When Ordway returned back to Huntsville and told Wernher von Braun, his boss,about his meeting with Stanley Kubrick, von Braun enthusiastically granted Ordway an indefinite leave of absence telling him "You will do more for space exploration making this film than you could here" That film was 2001: A Space Odyssey.

Mr. Ordway moved to England with his family and his extensive contributions to the making of the motion picture led to the studios at Borehamwood London being referred to as "NASA-East". Kubrick made a wise choice in selecting Fred Ordway as Chief Technical Consultant and Scientific Advisor.

2001: A Space Odyssey has been consistently ranked as one of the top 5 films of all time. Ordway is among the last surviving members from the film's creative department. Director Kubrick died in 1999, and Sir Arthur in 2008.

Public Speaking and Space Advocacy

Until his death, Ordway had been a tireless advocate for space exploration, giving speeches on all 7 continents, Antarctica included. He remained a popular and familiar figure on the space lecture circuit until a few weeks ago.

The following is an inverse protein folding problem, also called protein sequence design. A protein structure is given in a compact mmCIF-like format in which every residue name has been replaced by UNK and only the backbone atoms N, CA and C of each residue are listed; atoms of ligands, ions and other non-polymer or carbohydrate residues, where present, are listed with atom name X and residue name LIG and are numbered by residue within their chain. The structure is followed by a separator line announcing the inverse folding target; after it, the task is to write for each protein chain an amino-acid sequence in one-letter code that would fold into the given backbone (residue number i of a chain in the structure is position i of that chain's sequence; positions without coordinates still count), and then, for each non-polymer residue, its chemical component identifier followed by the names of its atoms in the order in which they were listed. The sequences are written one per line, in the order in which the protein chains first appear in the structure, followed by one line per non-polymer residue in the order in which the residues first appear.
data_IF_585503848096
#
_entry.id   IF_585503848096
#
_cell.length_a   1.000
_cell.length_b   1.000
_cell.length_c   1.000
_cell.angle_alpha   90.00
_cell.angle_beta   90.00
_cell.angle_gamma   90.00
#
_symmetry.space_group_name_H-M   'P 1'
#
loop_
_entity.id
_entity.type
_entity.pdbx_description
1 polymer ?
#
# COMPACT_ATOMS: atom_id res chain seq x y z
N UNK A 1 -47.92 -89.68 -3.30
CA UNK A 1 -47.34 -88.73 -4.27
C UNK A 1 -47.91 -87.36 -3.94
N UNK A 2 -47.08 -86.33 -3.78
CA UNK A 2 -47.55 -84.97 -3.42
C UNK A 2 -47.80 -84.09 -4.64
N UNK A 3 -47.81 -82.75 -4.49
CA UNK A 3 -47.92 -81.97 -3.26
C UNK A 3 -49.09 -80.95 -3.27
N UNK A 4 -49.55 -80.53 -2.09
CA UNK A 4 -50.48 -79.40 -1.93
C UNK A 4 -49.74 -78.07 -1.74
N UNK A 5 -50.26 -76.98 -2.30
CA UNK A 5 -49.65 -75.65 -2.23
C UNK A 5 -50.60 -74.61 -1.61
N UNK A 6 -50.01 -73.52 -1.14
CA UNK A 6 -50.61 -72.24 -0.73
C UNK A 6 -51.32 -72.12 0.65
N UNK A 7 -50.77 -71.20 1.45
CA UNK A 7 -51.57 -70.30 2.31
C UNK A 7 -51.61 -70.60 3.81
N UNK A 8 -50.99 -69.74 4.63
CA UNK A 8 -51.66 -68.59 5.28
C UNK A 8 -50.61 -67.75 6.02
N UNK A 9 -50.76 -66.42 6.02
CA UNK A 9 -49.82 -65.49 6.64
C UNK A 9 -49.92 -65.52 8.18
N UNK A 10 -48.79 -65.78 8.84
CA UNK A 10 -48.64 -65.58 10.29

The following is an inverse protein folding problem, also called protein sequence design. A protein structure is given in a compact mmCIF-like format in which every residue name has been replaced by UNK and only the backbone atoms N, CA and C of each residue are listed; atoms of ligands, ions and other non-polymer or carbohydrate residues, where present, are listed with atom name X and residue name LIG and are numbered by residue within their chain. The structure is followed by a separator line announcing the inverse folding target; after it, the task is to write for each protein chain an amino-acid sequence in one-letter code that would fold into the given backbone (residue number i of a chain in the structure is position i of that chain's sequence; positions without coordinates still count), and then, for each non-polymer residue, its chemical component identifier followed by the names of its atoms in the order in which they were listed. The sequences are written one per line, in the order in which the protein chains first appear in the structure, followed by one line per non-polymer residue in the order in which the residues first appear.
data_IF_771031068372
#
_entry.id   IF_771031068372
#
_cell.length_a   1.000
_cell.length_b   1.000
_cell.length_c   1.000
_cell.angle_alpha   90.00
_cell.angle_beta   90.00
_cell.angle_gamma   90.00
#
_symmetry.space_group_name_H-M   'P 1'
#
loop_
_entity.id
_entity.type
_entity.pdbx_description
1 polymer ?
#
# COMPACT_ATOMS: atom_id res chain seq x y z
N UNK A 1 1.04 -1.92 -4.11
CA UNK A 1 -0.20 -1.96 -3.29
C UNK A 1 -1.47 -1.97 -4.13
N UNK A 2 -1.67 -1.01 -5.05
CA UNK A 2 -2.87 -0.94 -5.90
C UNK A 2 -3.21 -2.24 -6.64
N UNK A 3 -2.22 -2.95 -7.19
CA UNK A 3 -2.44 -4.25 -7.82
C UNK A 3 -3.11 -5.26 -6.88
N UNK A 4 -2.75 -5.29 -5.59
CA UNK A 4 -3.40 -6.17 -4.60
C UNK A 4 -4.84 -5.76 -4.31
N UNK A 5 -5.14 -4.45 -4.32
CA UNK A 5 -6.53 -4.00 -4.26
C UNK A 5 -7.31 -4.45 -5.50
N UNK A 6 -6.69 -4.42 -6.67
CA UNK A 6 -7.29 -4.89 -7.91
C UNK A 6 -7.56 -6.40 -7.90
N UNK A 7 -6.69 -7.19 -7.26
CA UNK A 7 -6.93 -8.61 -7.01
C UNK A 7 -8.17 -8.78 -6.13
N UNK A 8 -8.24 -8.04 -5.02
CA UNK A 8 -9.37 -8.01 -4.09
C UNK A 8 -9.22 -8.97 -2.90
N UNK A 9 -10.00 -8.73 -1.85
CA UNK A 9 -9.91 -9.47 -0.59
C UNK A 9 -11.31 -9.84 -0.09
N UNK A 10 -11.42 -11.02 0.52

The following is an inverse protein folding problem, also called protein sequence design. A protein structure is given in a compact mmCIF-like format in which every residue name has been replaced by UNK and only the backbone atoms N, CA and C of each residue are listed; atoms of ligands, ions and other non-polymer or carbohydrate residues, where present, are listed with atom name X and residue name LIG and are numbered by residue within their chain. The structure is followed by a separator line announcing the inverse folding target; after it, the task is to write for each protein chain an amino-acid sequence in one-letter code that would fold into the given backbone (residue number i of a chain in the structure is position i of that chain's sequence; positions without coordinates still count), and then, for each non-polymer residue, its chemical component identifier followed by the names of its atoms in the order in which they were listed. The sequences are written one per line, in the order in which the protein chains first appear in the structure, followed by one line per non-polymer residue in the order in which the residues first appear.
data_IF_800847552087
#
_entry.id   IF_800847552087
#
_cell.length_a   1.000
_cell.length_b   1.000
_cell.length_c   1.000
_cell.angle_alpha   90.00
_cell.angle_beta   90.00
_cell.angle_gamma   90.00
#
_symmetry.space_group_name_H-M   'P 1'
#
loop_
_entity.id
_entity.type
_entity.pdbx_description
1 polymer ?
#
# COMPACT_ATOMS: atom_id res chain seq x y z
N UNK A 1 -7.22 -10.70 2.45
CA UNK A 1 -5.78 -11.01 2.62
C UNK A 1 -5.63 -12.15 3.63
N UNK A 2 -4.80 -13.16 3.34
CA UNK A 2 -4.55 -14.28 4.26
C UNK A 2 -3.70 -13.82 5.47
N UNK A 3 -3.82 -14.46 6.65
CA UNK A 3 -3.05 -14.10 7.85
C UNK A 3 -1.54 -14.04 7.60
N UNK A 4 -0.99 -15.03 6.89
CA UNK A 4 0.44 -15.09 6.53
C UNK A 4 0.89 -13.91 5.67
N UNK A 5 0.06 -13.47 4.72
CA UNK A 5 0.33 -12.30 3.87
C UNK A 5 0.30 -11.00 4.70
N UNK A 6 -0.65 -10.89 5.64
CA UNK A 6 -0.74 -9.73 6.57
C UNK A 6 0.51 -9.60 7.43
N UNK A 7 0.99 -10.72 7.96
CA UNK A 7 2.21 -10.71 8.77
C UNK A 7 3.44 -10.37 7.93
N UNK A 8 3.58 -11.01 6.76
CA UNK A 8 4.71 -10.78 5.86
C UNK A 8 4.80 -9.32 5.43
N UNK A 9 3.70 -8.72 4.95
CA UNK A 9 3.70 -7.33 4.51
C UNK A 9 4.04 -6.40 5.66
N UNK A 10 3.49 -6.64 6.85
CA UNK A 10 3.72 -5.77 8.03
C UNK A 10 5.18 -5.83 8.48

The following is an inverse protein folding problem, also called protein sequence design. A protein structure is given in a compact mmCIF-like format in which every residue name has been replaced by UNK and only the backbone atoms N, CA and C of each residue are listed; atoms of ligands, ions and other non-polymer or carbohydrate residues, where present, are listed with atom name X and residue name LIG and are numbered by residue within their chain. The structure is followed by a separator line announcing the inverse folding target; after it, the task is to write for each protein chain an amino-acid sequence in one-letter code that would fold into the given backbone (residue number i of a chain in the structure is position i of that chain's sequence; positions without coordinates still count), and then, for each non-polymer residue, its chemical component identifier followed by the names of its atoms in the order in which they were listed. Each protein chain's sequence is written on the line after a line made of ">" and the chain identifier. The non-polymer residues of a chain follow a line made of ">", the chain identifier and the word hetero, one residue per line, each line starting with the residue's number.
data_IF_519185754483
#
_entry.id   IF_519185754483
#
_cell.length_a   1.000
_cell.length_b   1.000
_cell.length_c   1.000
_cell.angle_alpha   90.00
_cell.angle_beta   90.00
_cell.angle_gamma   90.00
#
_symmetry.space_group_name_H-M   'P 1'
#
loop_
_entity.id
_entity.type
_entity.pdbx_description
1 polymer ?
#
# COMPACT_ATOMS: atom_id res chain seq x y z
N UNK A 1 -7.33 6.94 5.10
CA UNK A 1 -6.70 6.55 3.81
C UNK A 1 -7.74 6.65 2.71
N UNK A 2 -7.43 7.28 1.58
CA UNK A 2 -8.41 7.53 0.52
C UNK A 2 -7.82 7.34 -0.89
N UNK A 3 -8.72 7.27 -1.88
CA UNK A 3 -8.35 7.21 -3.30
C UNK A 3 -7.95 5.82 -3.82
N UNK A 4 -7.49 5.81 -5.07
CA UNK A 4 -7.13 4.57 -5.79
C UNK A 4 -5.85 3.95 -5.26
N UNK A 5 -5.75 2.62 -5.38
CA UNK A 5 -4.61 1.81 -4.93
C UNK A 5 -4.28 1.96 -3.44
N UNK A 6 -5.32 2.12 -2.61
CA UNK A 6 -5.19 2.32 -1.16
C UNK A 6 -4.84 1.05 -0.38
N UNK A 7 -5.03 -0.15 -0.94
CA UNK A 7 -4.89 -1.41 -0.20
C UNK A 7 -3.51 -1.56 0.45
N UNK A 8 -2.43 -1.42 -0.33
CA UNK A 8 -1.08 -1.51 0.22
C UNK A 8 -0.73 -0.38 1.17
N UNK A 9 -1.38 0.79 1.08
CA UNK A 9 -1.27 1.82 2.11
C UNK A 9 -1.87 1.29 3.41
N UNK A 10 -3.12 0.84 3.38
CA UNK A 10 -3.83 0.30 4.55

He had more than 350 articles published and wrote 30 books. Many historians consider his book The Rocket Team to be the definitive account of the story of the German rocket pioneers who were brought to the United States in 1945 and 1946 under Operation Paperclip. Mr. Ordway conducted interviews with almost all of the 132 members of the group. (Many of his interviews can be heard here.)

At the 2003 Centennial of Flight ceremony in Paris marking the 100th anniversary of the Wright Brother's flight, Ordway accepted prizes on behalf of both Sir Arthur C. Clarke and Wernher von Braun. Von Braun finished second in the balloting behind the winning Wright Brothers.


Mr. Ordway was a long time member of the Explorer's Club in New York and the Cosmos Club in Washington, D.C. as well as many technical societies.


Frederick I. Ordway, III, pioneer space visionary and internationally known space historian best known as the Chief Technical Consultant and Scientific Advisor of the landmark film 2001: A Space Odyssey, died peacefully in July 2014 at his home in Huntsville, Alabama. He was 87.


Rocket Team (The) - by Frederick I. Ordway III and Mitchell R. Sharpe

2001: The Lost Science - by Adam Johnson

2001: The Heritage and Legacy of the Space Odyssey by Frederick I Ordway III and Robert Godwin

Category:Annotated Bibliography of Space Science and Technology by Frederick I. Ordway III


Click here to listen to Fred Ordway's speech on the occasion of him winning the Arthur C. Clarke Lifetime Achievement Award. Washington DC Oct 22 2013.